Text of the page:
Lesson plan

Peter Pan and Neverland 5: Understanding Peter

Goodbye London, hello Neverland. In this lesson, students will complete the final pages of their Peter Pan and Neverland workbooks by taking a more in-depth look at Peter's full character and what possibilities Neverland might hold.
Grade Subject View aligned standards

Students will be able to make inferences from the provided excerpts in order to answer questions over the topic. Students will be able to follow instructions to complete the workbook.

(5 minutes)
  • Tell students that today, they will be completing their Peter Pan and Neverland workbooks. Explain that the class will be focusing more on Peter as a character, and Neverland.
  • Pass the workbooks out to your students.
(5 minutes)
  • Instruct your students to turn to page 14 in their workbooks, titled Chapter 4 Reading Comprehension.
  • Discuss the instructions for the remaining pages 14 to 19 with your students. Stop after each page to clarify and answer any questions your students might have about the directions.
(10 minutes)
  • Display page 14 to your class, using an interactive whiteboard, document camera, or projector. Alternatively, recreate the t-chart on your whiteboard using dry erase markers.
  • Prompt your class to tell you about what Neverland represents for Peter and Wendy. Encourage your students to look back at the excerpts from chapter 4 to help them. As students make educated guesses, remind them to back up their stances using evidence from the text.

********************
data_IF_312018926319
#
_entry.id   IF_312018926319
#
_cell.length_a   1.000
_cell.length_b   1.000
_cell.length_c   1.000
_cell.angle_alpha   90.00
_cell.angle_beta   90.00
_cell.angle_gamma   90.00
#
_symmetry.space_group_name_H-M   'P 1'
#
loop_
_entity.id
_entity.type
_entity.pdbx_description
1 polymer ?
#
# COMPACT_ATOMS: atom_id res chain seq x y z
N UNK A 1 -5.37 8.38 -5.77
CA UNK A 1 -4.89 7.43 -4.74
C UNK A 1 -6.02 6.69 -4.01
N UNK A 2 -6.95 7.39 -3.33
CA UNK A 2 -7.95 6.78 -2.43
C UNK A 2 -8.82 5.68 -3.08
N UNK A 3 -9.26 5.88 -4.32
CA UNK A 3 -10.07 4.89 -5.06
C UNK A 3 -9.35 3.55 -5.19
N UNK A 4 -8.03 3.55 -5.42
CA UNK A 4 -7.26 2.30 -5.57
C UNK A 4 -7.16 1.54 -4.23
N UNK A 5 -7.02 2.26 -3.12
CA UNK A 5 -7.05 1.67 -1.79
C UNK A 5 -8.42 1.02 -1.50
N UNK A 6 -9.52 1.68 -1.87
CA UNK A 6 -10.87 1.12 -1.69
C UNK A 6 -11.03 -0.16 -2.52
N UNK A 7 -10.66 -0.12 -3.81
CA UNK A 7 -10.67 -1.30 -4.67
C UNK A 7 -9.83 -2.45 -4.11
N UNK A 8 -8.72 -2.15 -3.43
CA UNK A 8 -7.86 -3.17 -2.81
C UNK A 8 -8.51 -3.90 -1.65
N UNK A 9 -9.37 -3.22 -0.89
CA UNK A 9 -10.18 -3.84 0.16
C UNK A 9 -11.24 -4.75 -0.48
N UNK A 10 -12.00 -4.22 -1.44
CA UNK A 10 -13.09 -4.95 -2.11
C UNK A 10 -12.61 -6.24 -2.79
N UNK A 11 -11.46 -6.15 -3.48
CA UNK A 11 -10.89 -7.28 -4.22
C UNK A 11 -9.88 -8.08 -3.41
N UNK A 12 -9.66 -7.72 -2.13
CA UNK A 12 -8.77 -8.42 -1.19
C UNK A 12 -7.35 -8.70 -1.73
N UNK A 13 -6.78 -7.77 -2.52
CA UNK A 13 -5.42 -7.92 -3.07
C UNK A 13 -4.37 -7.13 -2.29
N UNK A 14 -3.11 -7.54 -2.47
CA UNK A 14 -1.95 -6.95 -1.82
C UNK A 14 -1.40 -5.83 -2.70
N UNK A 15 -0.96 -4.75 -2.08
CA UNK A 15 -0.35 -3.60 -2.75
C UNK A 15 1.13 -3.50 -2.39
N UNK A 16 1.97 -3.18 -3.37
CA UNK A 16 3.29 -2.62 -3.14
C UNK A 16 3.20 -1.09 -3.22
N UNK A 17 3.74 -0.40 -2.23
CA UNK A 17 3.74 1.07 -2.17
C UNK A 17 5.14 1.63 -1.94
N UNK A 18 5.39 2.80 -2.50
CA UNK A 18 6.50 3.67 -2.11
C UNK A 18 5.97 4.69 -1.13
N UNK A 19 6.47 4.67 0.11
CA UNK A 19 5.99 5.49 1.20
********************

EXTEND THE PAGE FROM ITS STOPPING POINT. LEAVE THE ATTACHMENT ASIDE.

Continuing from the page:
• Record one or two answers on the t-chart for your class to reference as they work independently.
(35 minutes)
  • Instruct your students to complete pages 14 to 19.
  • As your class works, circle the room to answer questions, clarify instructions, and assist as necessary.
  • Enrichment: Challenge your advanced students to write a story that explains their drawings about the mermaid scales on page 18. How did Peter end up with all of those scales? Encourage students to use their imaginations.
  • Support: Gather students who need additional support into a small group. For each of the pages 14 to 19, discuss the assignment, and work together to find evidence in the excerpts from chapter 4 to strengthen your argument. Model how to do this for each page, and then assist students as they work.
(5 minutes)
  • Collect the workbooks as students finish. Assess the work done on pages 14 to 19 to gauge each student's comprehension of the passages, and their success as using text evidence to strengthen the arguments they make about Peter Pan.
(10 minutes)
  • Talk to your students about the characters of Peter, Wendy, Michael, and John. Ask them reflection questions such as: What have you learned about people in general from reading this? Would you want to be flying with Peter? What about with Michael and John? With Wendy?
  • Finally, ask students an end of class reflection question to ponder throughout the rest of the day. This might be something like: Peter is very easily distracted and doesn't know how to handle being around others at first. Do you think this is a result of him living on Neverland for so long, or is it more to blame on his being without a parent on the island? Why?

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